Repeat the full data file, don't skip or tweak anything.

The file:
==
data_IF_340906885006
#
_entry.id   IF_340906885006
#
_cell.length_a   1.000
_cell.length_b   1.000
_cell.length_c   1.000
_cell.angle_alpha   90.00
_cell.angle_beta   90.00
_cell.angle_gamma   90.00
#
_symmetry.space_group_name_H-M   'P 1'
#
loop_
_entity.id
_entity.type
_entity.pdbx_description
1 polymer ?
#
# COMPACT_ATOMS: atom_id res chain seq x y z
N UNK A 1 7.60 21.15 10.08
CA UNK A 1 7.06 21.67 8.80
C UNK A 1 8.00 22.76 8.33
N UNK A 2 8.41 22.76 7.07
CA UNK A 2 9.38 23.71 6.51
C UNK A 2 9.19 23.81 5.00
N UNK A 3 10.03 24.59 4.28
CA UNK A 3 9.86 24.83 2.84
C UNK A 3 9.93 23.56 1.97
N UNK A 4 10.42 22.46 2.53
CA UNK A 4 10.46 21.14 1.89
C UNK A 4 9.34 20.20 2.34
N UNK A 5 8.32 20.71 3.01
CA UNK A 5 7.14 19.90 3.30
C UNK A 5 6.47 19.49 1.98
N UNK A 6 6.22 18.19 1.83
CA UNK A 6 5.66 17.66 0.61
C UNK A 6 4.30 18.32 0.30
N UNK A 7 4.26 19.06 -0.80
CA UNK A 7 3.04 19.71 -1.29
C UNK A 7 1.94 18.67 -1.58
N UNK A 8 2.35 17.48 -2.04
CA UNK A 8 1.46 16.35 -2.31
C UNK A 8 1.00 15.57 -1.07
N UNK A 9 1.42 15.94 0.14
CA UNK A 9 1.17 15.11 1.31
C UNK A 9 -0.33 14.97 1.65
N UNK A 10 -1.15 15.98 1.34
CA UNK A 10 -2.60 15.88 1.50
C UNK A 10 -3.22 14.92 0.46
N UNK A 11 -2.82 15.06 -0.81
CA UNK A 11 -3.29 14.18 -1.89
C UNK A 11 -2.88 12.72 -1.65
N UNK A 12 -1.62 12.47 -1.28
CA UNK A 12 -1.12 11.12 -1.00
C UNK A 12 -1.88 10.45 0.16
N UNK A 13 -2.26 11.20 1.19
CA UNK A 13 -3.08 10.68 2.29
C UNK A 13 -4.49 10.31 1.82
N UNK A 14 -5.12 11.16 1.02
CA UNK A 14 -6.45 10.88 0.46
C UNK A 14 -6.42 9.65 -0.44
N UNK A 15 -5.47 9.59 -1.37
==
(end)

data_IF_340906885006
#
_entry.id   IF_340906885006
#
_cell.length_a   1.000
_cell.length_b   1.000
_cell.length_c   1.000
_cell.angle_alpha   90.00
_cell.angle_beta   90.00
_cell.angle_gamma   90.00
#
_symmetry.space_group_name_H-M   'P 1'
#
loop_
_entity.id
_entity.type
_entity.pdbx_description
1 polymer ?
#
# COMPACT_ATOMS: atom_id res chain seq x y z
N UNK A 1 7.60 21.15 10.08
CA UNK A 1 7.06 21.67 8.80
C UNK A 1 8.00 22.76 8.33
N UNK A 2 8.41 22.76 7.07
CA UNK A 2 9.38 23.71 6.51
C UNK A 2 9.19 23.81 5.00
N UNK A 3 10.03 24.59 4.28
CA UNK A 3 9.86 24.83 2.84
C UNK A 3 9.93 23.56 1.97
N UNK A 4 10.42 22.46 2.53
CA UNK A 4 10.46 21.14 1.89
C UNK A 4 9.34 20.20 2.34
N UNK A 5 8.32 20.71 3.01
CA UNK A 5 7.14 19.90 3.30
C UNK A 5 6.47 19.49 1.98
N UNK A 6 6.22 18.19 1.83
CA UNK A 6 5.66 17.66 0.61
C UNK A 6 4.30 18.32 0.30
N UNK A 7 4.26 19.06 -0.80
CA UNK A 7 3.04 19.71 -1.29
C UNK A 7 1.94 18.67 -1.58
N UNK A 8 2.35 17.48 -2.04
CA UNK A 8 1.46 16.35 -2.31
C UNK A 8 1.00 15.57 -1.07
N UNK A 9 1.42 15.94 0.14
CA UNK A 9 1.17 15.11 1.31
C UNK A 9 -0.33 14.97 1.65
N UNK A 10 -1.15 15.98 1.34
CA UNK A 10 -2.60 15.88 1.50
C UNK A 10 -3.22 14.92 0.46
N UNK A 11 -2.82 15.06 -0.81
CA UNK A 11 -3.29 14.18 -1.89
C UNK A 11 -2.88 12.72 -1.65
N UNK A 12 -1.62 12.47 -1.28
CA UNK A 12 -1.12 11.12 -1.00
C UNK A 12 -1.88 10.45 0.16
N UNK A 13 -2.26 11.20 1.19
CA UNK A 13 -3.08 10.68 2.29
C UNK A 13 -4.49 10.31 1.82
N UNK A 14 -5.12 11.16 1.02
CA UNK A 14 -6.45 10.88 0.46
C UNK A 14 -6.42 9.65 -0.44
N UNK A 15 -5.47 9.59 -1.37